How Property Taxes Are Determined
Taxes get a bad wrap. And understandably! Property taxes are no exception. However, as much as we’d like to keep that money, our property taxes play an important part in the development and maintenance of our city. Emergency services, parks, libraries, and city transportation are all possible thanks to property taxes. They also provide funding for public schools so that they can offer children free education. Like ‘em or not, property taxes come with benefits.
Unfortunately, there isn’t a simple way to establish property taxes. It changes from state to state, and even city to city. Drafting up tax figures takes some complex evaluations and fancy calculators and, unless you’re an accountant or Good Will Hunting, it can be hard to grasp. Fortunately, property taxes can ultimately be boiled down to two things; mill levies and property value.
Mill Levies (Tax Rate)
A mill levy is the tax rate levied on the value of your property. One part of the equation is the value of the property you have. The other part of the equation is the financial needs of entities like the city, the county, and the school district. The number of taxing jurisdictions will vary depending on the local government’s infrastructure, and some of these tax entities may have automatic or unchanging levies, but levies are often determined annually.
Once these entities know their financial needs for the year, they come up with a dollar figure (ie. $2.5 million needed by the school district). This dollar figure can then be used to determine an entity's required mill levy by dividing their dollar figure by the county’s total assessed property value (ie. 2.5 million projected budget for county schools/200 million in the county’s total property value).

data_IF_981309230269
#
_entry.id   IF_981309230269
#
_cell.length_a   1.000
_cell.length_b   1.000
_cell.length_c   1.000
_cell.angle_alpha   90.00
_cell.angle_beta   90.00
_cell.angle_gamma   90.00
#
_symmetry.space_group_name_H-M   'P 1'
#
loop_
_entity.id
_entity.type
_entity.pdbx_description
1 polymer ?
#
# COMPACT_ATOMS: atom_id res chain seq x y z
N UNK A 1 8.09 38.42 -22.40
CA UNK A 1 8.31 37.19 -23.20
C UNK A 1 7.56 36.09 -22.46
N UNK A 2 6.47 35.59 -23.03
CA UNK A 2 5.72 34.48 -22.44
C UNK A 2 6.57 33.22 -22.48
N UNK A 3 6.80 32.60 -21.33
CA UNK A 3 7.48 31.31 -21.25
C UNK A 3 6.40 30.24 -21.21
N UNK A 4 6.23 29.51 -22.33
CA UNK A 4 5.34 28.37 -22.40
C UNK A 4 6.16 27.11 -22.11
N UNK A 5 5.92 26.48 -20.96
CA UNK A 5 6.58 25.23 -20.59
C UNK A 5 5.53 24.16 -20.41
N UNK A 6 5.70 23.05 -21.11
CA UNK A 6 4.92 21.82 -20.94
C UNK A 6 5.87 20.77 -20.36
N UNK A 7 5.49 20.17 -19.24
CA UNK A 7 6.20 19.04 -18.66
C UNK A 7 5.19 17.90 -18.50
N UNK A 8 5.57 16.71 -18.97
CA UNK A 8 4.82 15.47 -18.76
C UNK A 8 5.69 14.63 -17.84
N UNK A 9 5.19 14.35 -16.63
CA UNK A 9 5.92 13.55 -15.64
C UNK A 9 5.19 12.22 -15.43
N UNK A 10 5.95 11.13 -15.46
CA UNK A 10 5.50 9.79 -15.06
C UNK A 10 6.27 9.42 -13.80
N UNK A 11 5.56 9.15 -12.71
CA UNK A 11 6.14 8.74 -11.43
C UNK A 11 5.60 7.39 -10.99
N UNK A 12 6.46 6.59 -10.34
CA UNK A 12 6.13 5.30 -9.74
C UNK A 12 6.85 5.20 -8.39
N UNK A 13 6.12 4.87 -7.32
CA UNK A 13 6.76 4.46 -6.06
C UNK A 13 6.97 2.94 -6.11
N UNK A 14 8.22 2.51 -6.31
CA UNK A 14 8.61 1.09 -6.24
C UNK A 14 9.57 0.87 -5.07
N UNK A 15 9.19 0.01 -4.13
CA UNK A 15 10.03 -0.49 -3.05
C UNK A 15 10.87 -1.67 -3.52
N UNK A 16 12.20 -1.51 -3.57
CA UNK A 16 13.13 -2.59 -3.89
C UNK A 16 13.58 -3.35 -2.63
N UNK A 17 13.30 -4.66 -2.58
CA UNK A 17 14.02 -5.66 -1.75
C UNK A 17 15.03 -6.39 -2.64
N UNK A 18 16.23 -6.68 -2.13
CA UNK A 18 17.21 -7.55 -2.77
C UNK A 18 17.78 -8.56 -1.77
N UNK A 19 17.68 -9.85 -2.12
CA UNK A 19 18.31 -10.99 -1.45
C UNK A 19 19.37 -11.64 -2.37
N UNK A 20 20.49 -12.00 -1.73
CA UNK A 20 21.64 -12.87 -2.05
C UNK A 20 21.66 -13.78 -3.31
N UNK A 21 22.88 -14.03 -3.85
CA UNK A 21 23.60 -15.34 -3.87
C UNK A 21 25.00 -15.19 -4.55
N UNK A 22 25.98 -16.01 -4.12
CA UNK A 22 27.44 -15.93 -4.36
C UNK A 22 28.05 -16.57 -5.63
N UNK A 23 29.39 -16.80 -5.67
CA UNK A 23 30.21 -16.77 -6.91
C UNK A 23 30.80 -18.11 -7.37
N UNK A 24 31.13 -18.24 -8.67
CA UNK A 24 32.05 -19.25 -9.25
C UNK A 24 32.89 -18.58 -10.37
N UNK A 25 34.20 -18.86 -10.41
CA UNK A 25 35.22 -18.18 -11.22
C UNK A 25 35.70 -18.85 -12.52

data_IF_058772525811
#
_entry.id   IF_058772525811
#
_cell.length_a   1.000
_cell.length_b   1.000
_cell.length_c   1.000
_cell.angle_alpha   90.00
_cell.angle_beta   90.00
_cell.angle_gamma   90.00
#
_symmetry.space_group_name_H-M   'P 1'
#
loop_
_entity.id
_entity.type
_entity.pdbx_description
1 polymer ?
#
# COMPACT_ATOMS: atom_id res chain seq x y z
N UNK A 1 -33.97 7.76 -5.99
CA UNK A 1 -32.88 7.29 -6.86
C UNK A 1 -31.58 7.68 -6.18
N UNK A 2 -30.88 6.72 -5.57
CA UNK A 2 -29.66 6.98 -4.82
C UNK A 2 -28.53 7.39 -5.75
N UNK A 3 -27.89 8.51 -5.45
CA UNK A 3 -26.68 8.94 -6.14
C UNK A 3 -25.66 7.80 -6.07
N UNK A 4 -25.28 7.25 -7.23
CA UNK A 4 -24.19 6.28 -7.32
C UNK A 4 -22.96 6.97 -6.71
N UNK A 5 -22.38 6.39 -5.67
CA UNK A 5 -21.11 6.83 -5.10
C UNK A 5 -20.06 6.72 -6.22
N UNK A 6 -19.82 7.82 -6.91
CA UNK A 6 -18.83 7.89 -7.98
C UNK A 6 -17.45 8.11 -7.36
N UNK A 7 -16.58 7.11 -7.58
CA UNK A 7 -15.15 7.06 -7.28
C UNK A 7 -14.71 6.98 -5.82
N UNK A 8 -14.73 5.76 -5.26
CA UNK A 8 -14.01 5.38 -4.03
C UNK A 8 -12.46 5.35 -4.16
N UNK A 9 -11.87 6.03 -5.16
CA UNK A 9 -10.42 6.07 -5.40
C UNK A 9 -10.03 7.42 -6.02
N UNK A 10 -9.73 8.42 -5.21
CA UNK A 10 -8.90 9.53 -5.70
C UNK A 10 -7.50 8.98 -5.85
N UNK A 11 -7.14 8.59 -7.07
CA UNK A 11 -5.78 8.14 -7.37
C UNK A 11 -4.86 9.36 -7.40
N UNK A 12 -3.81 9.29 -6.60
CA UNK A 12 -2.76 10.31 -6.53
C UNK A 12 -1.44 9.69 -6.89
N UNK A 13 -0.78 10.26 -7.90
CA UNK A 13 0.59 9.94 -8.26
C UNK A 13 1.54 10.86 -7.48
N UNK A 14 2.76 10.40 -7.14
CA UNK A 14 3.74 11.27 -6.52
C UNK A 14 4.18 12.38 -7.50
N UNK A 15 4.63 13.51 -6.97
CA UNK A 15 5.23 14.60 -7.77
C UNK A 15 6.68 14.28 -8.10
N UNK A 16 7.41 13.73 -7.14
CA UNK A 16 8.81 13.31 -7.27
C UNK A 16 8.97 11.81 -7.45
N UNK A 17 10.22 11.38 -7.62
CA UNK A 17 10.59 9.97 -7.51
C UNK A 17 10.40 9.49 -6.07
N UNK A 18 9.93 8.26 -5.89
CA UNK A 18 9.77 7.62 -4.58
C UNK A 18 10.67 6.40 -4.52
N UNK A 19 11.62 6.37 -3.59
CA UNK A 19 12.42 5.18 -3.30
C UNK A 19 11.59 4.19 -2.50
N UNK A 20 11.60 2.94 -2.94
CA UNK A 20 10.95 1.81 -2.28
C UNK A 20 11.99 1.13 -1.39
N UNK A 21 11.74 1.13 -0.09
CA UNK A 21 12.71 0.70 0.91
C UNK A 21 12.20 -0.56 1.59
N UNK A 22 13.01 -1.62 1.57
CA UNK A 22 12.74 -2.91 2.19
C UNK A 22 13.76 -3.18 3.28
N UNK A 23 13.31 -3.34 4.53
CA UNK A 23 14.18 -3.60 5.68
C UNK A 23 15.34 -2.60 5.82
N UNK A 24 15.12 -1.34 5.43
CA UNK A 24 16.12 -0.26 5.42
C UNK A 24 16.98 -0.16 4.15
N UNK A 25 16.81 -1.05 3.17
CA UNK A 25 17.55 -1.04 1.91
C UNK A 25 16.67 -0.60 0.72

Once the city, county, and school district have determined the levies based on their individual budget needs, the county then adds the mill levies together to come up with a single mill levy that raises funds for each of the county’s entities. This levy can be represented as a percentage (ie. 2.8%), or by a mill (with one mill equaling one tenth of a cent).
Now comes in the matter of property value. The government will assess property value -- annually or every few years -- and the estimate they come up with could be derived from a number of factors. The three most commonly used by municipalities across the US involve a sales evaluation and a little math (specifically, the cost method and the income method).
In a sales evaluation, assessors will look at the sales of similar properties within the area. They’ll also account for other factors on value like exaggerated market prices, location, and the property’s condition.
Next comes the math. In the Cost Method aspect of determining value, assessors will calculate a figure derived from the projected cost of replacing the property. Then they will put their calculators to work using the Income Method. Basically, they’ll estimate the amount of money the property would make if it was used for income (ie. rentals), minus potential expenses like rental/income taxes, insurance, and maintenance and property management costs.
With costs, income and the sale evaluation complete, the “assessed value” figure can be found by multiplying the actual value of the property by the assessment rate. The assessed value is then multiplied by the mill levy to calculate….. You guessed it! Property taxes.
As you can see, determining property taxes isn’t a simple process. It can also be a surprise expense that hits homeowners harder than they had expected. If you’re in this position like so many other property owners, contact us for information on property tax loans and how they can help you.